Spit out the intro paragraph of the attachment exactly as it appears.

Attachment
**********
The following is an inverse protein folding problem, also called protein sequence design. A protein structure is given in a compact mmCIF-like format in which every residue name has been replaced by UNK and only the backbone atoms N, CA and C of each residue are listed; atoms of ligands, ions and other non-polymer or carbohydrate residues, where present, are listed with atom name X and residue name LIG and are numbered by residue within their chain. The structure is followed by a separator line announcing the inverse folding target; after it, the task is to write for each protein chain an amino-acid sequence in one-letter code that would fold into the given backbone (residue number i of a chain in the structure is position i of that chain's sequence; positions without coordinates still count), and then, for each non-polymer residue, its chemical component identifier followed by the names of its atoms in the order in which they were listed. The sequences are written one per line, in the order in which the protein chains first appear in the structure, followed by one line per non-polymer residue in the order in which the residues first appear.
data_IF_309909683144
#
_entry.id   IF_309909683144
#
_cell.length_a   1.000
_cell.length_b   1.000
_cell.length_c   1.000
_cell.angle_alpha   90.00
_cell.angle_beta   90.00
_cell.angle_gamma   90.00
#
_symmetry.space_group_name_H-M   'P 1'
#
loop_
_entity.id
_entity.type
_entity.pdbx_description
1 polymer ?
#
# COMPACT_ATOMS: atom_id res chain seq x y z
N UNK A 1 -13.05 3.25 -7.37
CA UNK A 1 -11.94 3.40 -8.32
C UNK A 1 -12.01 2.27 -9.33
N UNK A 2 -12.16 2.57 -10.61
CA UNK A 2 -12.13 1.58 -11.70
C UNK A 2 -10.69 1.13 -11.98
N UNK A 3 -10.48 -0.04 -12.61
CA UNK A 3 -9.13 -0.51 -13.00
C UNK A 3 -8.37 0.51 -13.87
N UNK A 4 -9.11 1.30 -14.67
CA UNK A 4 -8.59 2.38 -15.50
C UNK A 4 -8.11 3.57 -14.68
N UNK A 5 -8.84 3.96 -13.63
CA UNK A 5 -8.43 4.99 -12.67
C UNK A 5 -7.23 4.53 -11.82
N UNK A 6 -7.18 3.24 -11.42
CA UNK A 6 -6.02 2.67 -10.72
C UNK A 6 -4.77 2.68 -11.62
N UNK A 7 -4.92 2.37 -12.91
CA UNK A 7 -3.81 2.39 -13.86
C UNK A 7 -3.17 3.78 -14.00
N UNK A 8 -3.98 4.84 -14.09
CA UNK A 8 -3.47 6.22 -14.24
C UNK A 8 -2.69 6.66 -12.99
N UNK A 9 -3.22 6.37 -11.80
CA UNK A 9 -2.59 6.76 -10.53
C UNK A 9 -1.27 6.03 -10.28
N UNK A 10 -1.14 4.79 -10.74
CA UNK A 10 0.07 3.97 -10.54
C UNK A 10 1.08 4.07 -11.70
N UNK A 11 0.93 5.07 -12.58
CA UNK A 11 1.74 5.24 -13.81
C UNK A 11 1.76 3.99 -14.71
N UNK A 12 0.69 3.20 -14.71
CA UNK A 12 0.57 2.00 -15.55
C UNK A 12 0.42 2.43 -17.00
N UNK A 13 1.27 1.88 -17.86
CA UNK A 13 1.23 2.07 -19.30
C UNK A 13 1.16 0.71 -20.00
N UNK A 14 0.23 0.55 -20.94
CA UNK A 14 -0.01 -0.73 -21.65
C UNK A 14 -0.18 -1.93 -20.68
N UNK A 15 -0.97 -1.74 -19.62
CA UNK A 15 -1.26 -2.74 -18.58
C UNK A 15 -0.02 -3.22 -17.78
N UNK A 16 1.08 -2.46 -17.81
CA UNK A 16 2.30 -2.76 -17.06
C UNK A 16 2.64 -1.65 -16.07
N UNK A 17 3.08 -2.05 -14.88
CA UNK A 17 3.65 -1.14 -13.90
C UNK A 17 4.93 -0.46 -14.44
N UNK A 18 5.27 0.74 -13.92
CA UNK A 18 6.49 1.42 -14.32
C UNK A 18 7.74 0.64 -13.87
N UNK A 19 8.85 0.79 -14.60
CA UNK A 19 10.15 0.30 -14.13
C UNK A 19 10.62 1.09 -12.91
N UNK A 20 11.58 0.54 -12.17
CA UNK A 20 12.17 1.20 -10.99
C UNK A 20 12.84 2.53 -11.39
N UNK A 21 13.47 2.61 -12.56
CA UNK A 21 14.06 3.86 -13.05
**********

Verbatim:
The following is an inverse protein folding problem, also called protein sequence design. A protein structure is given in a compact mmCIF-like format in which every residue name has been replaced by UNK and only the backbone atoms N, CA and C of each residue are listed; atoms of ligands, ions and other non-polymer or carbohydrate residues, where present, are listed with atom name X and residue name LIG and are numbered by residue within their chain. The structure is followed by a separator line announcing the inverse folding target; after it, the task is to write for each protein chain an amino-acid sequence in one-letter code that would fold into the given backbone (residue number i of a chain in the structure is position i of that chain's sequence; positions without coordinates still count), and then, for each non-polymer residue, its chemical component identifier followed by the names of its atoms in the order in which they were listed. The sequences are written one per line, in the order in which the protein chains first appear in the structure, followed by one line per non-polymer residue in the order in which the residues first appear.